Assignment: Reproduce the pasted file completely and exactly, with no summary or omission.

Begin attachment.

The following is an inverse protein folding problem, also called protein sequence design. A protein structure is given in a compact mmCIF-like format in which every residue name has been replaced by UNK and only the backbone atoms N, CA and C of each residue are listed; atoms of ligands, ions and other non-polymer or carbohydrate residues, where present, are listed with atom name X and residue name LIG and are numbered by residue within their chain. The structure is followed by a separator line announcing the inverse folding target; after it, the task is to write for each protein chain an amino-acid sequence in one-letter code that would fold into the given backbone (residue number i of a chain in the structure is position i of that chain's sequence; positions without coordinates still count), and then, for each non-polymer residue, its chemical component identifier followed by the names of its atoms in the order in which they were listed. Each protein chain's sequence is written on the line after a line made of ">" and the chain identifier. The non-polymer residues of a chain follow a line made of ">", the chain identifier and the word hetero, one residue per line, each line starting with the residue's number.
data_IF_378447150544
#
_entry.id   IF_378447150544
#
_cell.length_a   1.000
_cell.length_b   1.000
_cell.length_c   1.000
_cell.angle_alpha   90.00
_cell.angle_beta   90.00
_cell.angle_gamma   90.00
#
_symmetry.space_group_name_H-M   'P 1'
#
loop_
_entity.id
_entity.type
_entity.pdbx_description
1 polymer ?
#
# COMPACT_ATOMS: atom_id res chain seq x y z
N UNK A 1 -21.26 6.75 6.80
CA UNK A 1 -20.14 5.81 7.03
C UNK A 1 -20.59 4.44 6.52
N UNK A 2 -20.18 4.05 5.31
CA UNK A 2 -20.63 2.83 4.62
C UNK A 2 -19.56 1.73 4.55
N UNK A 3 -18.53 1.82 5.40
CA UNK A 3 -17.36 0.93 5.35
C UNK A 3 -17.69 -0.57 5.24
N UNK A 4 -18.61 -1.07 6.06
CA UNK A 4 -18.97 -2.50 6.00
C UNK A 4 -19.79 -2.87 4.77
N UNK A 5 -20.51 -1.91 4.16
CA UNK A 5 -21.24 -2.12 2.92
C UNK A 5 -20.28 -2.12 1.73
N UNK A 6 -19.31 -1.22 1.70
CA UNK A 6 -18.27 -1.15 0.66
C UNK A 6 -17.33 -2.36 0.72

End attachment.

The following is an inverse protein folding problem, also called protein sequence design. A protein structure is given in a compact mmCIF-like format in which every residue name has been replaced by UNK and only the backbone atoms N, CA and C of each residue are listed; atoms of ligands, ions and other non-polymer or carbohydrate residues, where present, are listed with atom name X and residue name LIG and are numbered by residue within their chain. The structure is followed by a separator line announcing the inverse folding target; after it, the task is to write for each protein chain an amino-acid sequence in one-letter code that would fold into the given backbone (residue number i of a chain in the structure is position i of that chain's sequence; positions without coordinates still count), and then, for each non-polymer residue, its chemical component identifier followed by the names of its atoms in the order in which they were listed. Each protein chain's sequence is written on the line after a line made of ">" and the chain identifier. The non-polymer residues of a chain follow a line made of ">", the chain identifier and the word hetero, one residue per line, each line starting with the residue's number.
data_IF_378447150544
#
_entry.id   IF_378447150544
#
_cell.length_a   1.000
_cell.length_b   1.000
_cell.length_c   1.000
_cell.angle_alpha   90.00
_cell.angle_beta   90.00
_cell.angle_gamma   90.00
#
_symmetry.space_group_name_H-M   'P 1'
#
loop_
_entity.id
_entity.type
_entity.pdbx_description
1 polymer ?
#
# COMPACT_ATOMS: atom_id res chain seq x y z
N UNK A 1 -21.26 6.75 6.80
CA UNK A 1 -20.14 5.81 7.03
C UNK A 1 -20.59 4.44 6.52
N UNK A 2 -20.18 4.05 5.31
CA UNK A 2 -20.63 2.83 4.62
C UNK A 2 -19.56 1.73 4.55
N UNK A 3 -18.53 1.82 5.40
CA UNK A 3 -17.36 0.93 5.35
C UNK A 3 -17.69 -0.57 5.24
N UNK A 4 -18.61 -1.07 6.06
CA UNK A 4 -18.97 -2.50 6.00
C UNK A 4 -19.79 -2.87 4.77
N UNK A 5 -20.51 -1.91 4.16
CA UNK A 5 -21.24 -2.12 2.92
C UNK A 5 -20.28 -2.12 1.73
N UNK A 6 -19.31 -1.22 1.70
CA UNK A 6 -18.27 -1.15 0.66
C UNK A 6 -17.33 -2.36 0.72